Submitted in response to written requests from the Inquiry, usually providing lists of questions to be answered. In most cases these formed the basis of questioning in public sessions, but in some cases they were read into the record (or taken as read) and the witness did not appear in person.
Given by witnesses invited by the Inquiry, normally after they have made written statements. These sessions could be viewed live online and sometimes on television news services, and the video recordings are part of the archive. The statements were usually released to the public after the public sessions.
Worked as a legal advisor to News International in his role as a partner at Harbottle & Lewis. Was questioned on his involvement in, or knowledge of, the surveillance of two prominent lawyers, Mark Lewis and Charlotte Harris. Later fined £20,000 after a tribunal found that he failed to read an email containing evidence of widespread phone hacking at the News of the World. He said he was asleep when it was sent.
Francis Aldhouse, solicitor, worked as deputy to the first Information Commissioner (formerly Data Protection Registrar) from 1985 to 2006. Gave evidence on his involvement in Operation Motorman during that time.
In-house lawyer at Times Newspapers Ltd (TNL), publisher of The Times and The Sunday Times, for 33 years (1977-2010), becoming head of The Times’ Legal Department. He was questioned at the Inquiry on his knowledge of Nightjack, an anonymous police blogger whose identity The Times had revealed. It later emerged that the identity was discovered via phone hacking and a Solicitors Disciplinary Tribunal later ruled that Alastair Brett knowingly allowed the high court to be misled over the hacking of Nightjack's email account.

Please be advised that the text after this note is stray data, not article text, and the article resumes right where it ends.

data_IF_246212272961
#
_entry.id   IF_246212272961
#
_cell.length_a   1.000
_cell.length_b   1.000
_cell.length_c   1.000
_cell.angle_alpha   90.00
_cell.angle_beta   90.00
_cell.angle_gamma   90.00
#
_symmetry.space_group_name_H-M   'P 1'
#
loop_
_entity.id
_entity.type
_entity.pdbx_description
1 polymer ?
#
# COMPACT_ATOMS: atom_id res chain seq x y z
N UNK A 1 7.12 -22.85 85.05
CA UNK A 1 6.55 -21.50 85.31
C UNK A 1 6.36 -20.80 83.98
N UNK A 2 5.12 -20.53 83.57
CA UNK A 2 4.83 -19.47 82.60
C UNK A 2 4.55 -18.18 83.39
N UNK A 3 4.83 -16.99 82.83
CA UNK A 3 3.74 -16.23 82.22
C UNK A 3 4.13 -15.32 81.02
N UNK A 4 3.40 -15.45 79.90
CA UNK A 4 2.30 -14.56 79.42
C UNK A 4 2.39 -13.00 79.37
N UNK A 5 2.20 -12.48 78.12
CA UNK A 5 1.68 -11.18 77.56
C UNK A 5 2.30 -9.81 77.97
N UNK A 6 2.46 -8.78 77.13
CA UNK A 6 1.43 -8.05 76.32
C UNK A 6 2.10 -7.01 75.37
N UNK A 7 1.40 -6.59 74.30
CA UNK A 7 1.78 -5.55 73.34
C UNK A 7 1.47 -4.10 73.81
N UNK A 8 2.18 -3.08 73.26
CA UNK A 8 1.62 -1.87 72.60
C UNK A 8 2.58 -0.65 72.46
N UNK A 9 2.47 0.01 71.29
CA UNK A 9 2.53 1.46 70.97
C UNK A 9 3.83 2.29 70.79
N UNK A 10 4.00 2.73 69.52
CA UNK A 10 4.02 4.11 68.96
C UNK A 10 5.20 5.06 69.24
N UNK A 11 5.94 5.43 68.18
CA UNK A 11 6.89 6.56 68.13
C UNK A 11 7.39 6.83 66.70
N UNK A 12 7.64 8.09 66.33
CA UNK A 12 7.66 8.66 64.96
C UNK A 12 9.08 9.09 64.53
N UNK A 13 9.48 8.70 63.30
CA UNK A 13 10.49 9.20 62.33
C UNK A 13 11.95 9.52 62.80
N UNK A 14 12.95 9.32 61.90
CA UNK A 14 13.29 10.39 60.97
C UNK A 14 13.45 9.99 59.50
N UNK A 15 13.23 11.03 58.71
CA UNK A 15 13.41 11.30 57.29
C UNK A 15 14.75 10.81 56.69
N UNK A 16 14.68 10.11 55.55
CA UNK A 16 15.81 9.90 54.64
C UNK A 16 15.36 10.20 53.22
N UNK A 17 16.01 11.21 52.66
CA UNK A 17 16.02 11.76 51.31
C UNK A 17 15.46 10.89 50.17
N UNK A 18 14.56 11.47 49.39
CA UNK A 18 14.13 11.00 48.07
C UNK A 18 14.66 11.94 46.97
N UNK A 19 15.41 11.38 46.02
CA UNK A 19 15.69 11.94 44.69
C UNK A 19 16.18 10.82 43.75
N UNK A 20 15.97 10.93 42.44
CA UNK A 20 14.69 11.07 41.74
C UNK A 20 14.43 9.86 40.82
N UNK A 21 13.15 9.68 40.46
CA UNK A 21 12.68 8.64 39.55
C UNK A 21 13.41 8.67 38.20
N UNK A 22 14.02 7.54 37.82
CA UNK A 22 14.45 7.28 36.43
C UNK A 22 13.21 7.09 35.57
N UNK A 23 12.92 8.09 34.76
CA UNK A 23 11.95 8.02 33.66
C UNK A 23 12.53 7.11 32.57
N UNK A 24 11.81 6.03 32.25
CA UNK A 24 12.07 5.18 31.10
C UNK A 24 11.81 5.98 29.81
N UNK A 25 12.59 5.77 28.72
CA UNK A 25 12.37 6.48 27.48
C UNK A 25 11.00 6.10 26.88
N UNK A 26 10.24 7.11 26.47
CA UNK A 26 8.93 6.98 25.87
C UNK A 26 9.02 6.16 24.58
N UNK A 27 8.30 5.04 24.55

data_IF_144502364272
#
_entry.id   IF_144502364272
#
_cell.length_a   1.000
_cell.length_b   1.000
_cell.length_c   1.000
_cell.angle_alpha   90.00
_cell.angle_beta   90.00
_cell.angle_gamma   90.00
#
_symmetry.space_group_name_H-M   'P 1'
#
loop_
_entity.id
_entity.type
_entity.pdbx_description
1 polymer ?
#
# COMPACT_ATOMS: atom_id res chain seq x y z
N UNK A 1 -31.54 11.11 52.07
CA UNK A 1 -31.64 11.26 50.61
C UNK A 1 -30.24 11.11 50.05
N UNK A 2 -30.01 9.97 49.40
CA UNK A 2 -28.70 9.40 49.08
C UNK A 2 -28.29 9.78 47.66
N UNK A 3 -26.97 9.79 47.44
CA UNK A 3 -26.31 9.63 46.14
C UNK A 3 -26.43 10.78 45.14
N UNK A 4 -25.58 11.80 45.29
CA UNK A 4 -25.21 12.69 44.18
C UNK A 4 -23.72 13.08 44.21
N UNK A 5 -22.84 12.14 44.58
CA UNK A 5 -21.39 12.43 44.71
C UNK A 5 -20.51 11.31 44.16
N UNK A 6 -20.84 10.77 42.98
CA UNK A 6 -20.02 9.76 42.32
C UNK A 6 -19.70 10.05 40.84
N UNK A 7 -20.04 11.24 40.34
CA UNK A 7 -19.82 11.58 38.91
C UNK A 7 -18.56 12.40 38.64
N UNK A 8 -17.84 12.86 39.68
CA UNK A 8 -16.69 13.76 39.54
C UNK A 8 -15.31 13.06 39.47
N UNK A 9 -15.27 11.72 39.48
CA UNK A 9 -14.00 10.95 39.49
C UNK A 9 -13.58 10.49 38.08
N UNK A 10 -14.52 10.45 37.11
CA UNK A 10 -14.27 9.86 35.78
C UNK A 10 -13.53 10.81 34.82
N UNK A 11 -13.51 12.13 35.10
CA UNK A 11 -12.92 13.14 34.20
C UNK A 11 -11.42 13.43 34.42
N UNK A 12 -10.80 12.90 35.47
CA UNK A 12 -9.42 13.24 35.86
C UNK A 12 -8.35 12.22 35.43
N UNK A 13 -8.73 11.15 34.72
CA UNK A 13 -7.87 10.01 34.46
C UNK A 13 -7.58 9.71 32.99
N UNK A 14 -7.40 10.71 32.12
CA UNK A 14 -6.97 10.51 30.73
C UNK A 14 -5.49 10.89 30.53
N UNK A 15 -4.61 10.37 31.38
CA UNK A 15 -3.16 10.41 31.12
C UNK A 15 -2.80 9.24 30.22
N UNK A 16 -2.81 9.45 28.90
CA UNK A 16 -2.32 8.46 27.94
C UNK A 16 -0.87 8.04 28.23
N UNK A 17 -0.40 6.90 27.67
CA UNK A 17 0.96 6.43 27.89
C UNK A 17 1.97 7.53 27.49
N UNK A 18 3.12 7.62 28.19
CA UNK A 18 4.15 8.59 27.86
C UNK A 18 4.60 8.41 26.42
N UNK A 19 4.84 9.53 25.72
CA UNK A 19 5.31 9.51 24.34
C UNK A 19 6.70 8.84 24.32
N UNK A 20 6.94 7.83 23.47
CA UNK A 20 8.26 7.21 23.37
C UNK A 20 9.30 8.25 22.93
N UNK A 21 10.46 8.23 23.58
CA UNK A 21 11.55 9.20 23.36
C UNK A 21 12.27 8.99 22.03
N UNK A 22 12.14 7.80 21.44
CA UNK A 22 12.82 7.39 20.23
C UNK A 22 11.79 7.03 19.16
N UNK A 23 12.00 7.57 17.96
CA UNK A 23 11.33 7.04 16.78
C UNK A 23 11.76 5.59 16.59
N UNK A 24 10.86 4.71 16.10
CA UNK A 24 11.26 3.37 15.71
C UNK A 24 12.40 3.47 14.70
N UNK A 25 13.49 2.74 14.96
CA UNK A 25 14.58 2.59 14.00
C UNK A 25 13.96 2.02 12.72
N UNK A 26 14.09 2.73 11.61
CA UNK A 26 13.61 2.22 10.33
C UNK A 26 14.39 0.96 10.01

Solicitor and Director of Legal Affairs at News International until 2011. He had given advice on the dismissal and employment-tribunal case of Clive Goodman, former royal editor of the News of the World, who had been convicted of criminally hacking phones.
Divisional managing partner at law firm Lewis Silkin specialising in intellectual-property, advertising and marketing, privacy and data-protection, regulatory and reputation-management work. Crown represented the Bowles family at the Inquiry in relation to unwanted and invasive media attention following the death of their 11-year-old son in a coach accident that killed him and 27 others.
British solicitor and Labour Party politician, Member of Parliament since 1982, first for Peckham, and then for successor constituency of Camberwell and Peckham from 1997. Harman was Shadow Deputy Leader at the time of the Inquiry. She had served in various Cabinet and Shadow Cabinet positions and, in her role as Deputy Leader of the Labour Party served twice as Acting Leader of the Labour Party and Leader of the Opposition. Her evidence covered consideration of regulation and the need for the Inquiry to address media ownership.
Head of Editorial Legal Services at Associated Newspapers Limited ("ANL"), having joined ANL in 2009 after acting for them while a partner at solicitors Reynolds Porter Chamberlain (RPC). All ANL photographers had to adhere to a code of practice, she said.
British Liberal Democrat politician and solicitor. Member of Parliament for North Norfolk since 2001 and chair of the Science and Technology Select Committee since 2017. Gave evidence that he had met News Corporation executive Fred Michel on two occasions and that the proposed takeover of BskyB had been raised. Lamb told the Inquiry that Michel suggested it would be a "pity" if the "fair" coverage given by News Corporation papers to the Lib Dems could not be continued. Lamb reported the conversation to the party leader.
English Solicitor and Head of Reputation Management Practice at Farrer & Co. Advised News International and its forerunners for some 25 years until 2011. He told the Inquiry that he had realised in 2008 that the NI "one rogue reporter" defence was not credible. He confirmed that his firm had not been asked to advise NI on retaining private investigators or on the legality of paying police officers.